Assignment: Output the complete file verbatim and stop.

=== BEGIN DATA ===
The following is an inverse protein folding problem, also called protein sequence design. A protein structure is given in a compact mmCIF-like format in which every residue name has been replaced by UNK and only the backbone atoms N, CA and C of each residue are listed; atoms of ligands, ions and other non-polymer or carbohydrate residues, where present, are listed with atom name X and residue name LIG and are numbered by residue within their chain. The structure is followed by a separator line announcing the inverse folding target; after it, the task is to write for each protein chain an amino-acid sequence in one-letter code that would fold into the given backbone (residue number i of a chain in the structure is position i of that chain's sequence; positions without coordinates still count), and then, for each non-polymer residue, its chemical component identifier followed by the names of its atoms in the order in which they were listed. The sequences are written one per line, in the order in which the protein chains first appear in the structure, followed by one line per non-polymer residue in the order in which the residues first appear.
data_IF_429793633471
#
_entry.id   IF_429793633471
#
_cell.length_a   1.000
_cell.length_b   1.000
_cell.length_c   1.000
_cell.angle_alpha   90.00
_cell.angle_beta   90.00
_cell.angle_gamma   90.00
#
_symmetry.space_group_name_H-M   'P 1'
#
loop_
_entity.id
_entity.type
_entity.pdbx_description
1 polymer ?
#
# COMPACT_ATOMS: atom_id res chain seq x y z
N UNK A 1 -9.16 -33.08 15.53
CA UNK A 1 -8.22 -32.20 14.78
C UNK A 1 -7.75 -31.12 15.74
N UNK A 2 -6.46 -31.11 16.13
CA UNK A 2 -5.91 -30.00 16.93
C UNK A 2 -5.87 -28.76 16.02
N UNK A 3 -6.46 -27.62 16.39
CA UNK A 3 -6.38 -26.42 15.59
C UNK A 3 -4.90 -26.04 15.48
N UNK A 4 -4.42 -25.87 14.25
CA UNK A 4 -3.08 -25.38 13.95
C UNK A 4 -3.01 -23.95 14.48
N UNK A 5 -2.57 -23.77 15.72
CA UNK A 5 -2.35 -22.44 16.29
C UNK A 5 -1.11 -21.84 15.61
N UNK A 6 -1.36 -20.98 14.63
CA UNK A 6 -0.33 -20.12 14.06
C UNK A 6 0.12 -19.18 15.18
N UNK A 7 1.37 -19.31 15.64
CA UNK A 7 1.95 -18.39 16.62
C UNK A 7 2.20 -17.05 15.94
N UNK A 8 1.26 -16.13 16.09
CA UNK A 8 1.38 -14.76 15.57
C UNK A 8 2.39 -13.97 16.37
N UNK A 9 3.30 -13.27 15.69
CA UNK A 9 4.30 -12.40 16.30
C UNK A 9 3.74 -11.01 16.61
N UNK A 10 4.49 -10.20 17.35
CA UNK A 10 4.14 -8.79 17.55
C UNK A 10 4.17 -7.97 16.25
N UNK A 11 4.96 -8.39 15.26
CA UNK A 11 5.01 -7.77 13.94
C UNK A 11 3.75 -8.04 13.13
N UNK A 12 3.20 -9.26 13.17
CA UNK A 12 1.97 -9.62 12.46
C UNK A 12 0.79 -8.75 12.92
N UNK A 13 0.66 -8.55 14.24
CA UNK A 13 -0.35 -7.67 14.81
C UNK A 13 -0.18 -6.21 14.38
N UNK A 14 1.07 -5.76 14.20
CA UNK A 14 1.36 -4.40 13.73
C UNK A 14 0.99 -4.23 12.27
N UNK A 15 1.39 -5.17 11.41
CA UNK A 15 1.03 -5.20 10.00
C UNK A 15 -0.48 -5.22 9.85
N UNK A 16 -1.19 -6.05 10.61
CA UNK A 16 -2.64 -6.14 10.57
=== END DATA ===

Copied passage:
The following is an inverse protein folding problem, also called protein sequence design. A protein structure is given in a compact mmCIF-like format in which every residue name has been replaced by UNK and only the backbone atoms N, CA and C of each residue are listed; atoms of ligands, ions and other non-polymer or carbohydrate residues, where present, are listed with atom name X and residue name LIG and are numbered by residue within their chain. The structure is followed by a separator line announcing the inverse folding target; after it, the task is to write for each protein chain an amino-acid sequence in one-letter code that would fold into the given backbone (residue number i of a chain in the structure is position i of that chain's sequence; positions without coordinates still count), and then, for each non-polymer residue, its chemical component identifier followed by the names of its atoms in the order in which they were listed. The sequences are written one per line, in the order in which the protein chains first appear in the structure, followed by one line per non-polymer residue in the order in which the residues first appear.
data_IF_429793633471
#
_entry.id   IF_429793633471
#
_cell.length_a   1.000
_cell.length_b   1.000
_cell.length_c   1.000
_cell.angle_alpha   90.00
_cell.angle_beta   90.00
_cell.angle_gamma   90.00
#
_symmetry.space_group_name_H-M   'P 1'
#
loop_
_entity.id
_entity.type
_entity.pdbx_description
1 polymer ?
#
# COMPACT_ATOMS: atom_id res chain seq x y z
N UNK A 1 -9.16 -33.08 15.53
CA UNK A 1 -8.22 -32.20 14.78
C UNK A 1 -7.75 -31.12 15.74
N UNK A 2 -6.46 -31.11 16.13
CA UNK A 2 -5.91 -30.00 16.93
C UNK A 2 -5.87 -28.76 16.02
N UNK A 3 -6.46 -27.62 16.39
CA UNK A 3 -6.38 -26.42 15.59
C UNK A 3 -4.90 -26.04 15.48
N UNK A 4 -4.42 -25.87 14.25
CA UNK A 4 -3.08 -25.38 13.95
C UNK A 4 -3.01 -23.95 14.48
N UNK A 5 -2.57 -23.77 15.72
CA UNK A 5 -2.35 -22.44 16.29
C UNK A 5 -1.11 -21.84 15.61
N UNK A 6 -1.36 -20.98 14.63
CA UNK A 6 -0.33 -20.12 14.06
C UNK A 6 0.12 -19.18 15.18
N UNK A 7 1.37 -19.31 15.64
CA UNK A 7 1.95 -18.39 16.62
C UNK A 7 2.20 -17.05 15.94
N UNK A 8 1.26 -16.13 16.09
CA UNK A 8 1.38 -14.76 15.57
C UNK A 8 2.39 -13.97 16.37
N UNK A 9 3.30 -13.27 15.69
CA UNK A 9 4.30 -12.40 16.30
C UNK A 9 3.74 -11.01 16.61
N UNK A 10 4.49 -10.20 17.35
CA UNK A 10 4.14 -8.79 17.55
C UNK A 10 4.17 -7.97 16.25
N UNK A 11 4.96 -8.39 15.26
CA UNK A 11 5.01 -7.77 13.94
C UNK A 11 3.75 -8.04 13.13
N UNK A 12 3.20 -9.26 13.17
CA UNK A 12 1.97 -9.62 12.46
C UNK A 12 0.79 -8.75 12.92
N UNK A 13 0.66 -8.55 14.24
CA UNK A 13 -0.35 -7.67 14.81
C UNK A 13 -0.18 -6.21 14.38
N UNK A 14 1.07 -5.76 14.20
CA UNK A 14 1.36 -4.40 13.73
C UNK A 14 0.99 -4.23 12.27
N UNK A 15 1.39 -5.17 11.41
CA UNK A 15 1.03 -5.20 10.00
C UNK A 15 -0.48 -5.22 9.85
N UNK A 16 -1.19 -6.05 10.61
CA UNK A 16 -2.64 -6.14 10.57